Whether most people realize it or not, there are certain entities that they are not only wary of interacting with, but which also cause them to feel a certain powerlessness in the event of any conflict. While regulatory agencies or law enforcement agencies certainly fit this category, so too do certain corporate enterprises, such as credit card companies and, of course, insurance companies.
While this feeling is certainly understandable given the resources and sheer size of these organizations and enterprises, it's always important for people to understand that they are extended considerable rights and protection under both state and federal law. This is especially true in relation to insurance companies.
Indeed, Florida has long recognized the right of insured persons to pursue what are known as bad faith lawsuits against insurance companies for failing to live up to the promises set forth in the policies issued.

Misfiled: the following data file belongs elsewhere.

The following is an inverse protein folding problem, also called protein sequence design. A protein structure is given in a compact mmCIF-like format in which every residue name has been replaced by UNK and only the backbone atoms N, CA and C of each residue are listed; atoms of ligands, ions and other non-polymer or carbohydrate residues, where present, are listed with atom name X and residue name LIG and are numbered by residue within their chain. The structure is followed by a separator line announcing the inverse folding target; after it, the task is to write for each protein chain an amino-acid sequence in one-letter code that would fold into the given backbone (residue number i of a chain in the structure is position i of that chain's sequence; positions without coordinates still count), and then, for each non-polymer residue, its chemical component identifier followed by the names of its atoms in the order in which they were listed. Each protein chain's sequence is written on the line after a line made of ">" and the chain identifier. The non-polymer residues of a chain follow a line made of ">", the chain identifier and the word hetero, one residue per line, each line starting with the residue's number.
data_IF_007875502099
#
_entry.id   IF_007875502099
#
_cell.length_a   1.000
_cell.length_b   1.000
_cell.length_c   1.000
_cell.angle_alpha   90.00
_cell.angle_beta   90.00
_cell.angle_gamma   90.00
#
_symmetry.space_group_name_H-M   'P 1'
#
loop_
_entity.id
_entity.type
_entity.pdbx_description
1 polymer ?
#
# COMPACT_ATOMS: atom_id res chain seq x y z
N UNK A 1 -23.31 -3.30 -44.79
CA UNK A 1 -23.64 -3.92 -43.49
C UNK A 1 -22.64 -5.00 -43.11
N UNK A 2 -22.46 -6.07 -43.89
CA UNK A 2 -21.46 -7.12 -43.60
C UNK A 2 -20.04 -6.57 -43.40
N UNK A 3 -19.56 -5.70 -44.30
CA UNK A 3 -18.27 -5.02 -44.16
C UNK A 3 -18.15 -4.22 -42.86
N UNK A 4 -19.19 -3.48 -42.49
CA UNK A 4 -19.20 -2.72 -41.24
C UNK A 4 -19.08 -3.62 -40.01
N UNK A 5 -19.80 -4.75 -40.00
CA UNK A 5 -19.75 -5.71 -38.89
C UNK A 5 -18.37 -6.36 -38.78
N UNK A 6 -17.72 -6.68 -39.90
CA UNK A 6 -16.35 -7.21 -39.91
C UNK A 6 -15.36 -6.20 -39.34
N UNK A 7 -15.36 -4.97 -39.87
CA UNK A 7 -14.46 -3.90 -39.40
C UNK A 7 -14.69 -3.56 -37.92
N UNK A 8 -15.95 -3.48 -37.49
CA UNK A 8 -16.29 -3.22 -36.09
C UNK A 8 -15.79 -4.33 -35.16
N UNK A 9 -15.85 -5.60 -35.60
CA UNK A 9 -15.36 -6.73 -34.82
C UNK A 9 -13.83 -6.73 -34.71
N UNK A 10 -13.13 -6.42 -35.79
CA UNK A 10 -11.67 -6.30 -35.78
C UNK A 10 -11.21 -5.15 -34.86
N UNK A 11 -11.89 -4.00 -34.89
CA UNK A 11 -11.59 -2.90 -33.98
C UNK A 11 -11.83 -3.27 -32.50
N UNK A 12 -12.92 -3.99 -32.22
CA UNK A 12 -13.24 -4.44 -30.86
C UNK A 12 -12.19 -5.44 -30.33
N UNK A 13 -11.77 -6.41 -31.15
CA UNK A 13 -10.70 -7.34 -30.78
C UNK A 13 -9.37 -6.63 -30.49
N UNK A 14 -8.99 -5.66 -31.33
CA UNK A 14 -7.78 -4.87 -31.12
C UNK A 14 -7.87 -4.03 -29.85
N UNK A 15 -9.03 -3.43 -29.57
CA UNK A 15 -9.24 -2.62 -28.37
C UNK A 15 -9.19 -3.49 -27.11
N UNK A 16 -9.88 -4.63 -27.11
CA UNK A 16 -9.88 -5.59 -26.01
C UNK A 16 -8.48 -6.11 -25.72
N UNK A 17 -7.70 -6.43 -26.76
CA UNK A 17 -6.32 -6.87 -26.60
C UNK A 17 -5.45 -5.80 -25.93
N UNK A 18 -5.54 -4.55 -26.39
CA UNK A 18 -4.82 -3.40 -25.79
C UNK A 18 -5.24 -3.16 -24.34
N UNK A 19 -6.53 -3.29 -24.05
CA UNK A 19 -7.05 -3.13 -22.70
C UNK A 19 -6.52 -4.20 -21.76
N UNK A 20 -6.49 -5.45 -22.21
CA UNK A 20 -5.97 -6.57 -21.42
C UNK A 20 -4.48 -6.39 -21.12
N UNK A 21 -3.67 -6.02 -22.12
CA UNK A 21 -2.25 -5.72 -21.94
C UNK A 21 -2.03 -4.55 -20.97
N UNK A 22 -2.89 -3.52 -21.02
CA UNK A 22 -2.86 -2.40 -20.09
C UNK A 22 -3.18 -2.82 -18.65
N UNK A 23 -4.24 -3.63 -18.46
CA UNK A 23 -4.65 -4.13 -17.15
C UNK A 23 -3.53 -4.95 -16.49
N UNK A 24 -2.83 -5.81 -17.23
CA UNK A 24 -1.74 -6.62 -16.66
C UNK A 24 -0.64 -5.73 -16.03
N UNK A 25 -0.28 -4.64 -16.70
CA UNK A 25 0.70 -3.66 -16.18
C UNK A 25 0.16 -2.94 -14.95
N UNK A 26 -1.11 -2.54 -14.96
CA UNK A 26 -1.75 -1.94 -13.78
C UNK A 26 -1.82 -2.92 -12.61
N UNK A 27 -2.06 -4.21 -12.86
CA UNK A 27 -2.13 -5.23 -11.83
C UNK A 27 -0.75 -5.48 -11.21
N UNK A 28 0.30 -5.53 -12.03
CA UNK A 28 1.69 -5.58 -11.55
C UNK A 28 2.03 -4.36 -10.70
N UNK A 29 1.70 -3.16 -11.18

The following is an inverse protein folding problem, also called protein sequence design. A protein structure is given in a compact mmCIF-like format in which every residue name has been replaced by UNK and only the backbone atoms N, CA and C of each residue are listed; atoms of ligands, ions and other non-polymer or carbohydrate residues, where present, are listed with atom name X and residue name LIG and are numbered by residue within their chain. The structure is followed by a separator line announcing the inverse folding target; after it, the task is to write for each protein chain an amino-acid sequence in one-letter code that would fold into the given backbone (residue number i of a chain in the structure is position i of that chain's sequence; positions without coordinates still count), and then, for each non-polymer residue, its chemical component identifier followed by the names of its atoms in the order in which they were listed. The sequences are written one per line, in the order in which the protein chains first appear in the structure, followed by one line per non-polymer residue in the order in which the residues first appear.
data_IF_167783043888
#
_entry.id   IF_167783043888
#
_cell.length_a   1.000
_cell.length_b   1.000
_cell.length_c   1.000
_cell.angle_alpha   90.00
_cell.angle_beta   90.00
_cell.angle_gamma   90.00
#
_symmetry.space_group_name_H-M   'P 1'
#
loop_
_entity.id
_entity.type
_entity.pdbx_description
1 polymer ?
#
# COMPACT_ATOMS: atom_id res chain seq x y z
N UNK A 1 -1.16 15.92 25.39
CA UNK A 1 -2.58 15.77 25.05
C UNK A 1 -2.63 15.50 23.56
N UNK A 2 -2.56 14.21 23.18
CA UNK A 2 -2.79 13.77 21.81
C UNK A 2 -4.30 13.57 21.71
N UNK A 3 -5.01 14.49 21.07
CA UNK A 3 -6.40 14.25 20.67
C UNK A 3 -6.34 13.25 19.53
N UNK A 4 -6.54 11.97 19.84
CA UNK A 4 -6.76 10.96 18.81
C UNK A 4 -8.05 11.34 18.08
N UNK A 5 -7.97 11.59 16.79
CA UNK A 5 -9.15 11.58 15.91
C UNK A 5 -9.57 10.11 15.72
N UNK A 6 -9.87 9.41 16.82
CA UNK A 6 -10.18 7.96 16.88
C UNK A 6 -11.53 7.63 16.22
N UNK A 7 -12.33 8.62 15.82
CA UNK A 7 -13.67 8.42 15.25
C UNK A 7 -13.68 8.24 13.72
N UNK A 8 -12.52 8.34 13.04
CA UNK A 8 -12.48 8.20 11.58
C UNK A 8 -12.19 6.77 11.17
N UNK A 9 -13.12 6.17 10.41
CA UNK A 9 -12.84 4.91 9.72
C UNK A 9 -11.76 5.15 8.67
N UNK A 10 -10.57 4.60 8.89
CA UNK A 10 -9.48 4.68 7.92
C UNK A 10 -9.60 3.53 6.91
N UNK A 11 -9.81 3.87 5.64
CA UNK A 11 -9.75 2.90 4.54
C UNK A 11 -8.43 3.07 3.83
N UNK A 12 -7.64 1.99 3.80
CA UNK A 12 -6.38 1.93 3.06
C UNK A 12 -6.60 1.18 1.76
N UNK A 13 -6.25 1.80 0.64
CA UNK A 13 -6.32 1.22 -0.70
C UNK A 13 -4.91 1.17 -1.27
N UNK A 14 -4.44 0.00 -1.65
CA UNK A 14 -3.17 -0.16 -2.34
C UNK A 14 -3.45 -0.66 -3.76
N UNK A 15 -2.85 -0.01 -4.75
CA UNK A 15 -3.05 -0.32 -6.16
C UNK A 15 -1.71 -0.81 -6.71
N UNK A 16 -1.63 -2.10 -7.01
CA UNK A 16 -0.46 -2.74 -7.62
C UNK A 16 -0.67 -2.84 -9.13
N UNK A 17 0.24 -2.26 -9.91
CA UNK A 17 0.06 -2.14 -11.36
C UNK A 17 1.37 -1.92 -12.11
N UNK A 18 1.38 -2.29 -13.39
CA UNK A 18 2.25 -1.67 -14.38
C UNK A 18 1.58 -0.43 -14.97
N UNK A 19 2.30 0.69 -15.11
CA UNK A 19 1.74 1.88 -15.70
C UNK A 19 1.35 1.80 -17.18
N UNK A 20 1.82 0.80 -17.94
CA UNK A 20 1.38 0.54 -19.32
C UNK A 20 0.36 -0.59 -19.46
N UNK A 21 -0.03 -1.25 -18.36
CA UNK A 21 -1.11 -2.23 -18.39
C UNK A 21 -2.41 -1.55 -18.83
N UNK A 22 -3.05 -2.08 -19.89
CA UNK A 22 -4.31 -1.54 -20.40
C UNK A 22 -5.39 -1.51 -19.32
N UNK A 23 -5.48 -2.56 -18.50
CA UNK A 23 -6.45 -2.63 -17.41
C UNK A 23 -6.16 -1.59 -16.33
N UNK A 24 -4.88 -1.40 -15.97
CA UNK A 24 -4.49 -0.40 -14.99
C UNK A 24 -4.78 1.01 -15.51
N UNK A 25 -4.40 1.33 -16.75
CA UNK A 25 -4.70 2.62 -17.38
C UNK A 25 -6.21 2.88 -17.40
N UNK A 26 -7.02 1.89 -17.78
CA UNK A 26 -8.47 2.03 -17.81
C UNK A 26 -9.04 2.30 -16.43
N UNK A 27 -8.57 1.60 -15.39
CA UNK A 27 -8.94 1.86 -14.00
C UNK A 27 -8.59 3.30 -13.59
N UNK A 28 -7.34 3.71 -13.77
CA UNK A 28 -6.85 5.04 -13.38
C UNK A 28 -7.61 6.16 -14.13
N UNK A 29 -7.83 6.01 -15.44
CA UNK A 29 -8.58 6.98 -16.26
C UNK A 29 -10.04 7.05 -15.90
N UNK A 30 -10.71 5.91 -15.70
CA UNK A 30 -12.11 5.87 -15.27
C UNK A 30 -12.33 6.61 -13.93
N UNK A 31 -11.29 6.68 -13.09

Any discussion of the Sunshine State's stance toward insurance bad faith must be prefaced, however, by an examination of how insurance policies are actually viewed in the eyes of the law.
At its core, an insurance policy is viewed as a contract in which the insurer promises to cover the insured -- or the consumer -- for losses caused by specified perils in a particular area in exchange for consideration (i.e. payment of premiums).
This treatment is significant as it establishes that regardless of the type of coverage being provided by the insurer -- home, auto, life, etc. -- they owe the insured two major contractual duties in exchange for their premium payments:
- A duty to indemnify: This is an obligation to issue the necessary payments to either the insured or a beneficiary for valid claims.
- A duty to defend: This is an obligation to legally defend the insured against claims filed by third parties that fall within the ambit of their policy.
We'll continue this discussion in a future post, exploring more about first- and third-party bad faith claims.
In the meantime, consider speaking with a skilled legal professional to learn more about you options if you believe that your insurer has failed to live up to its obligations.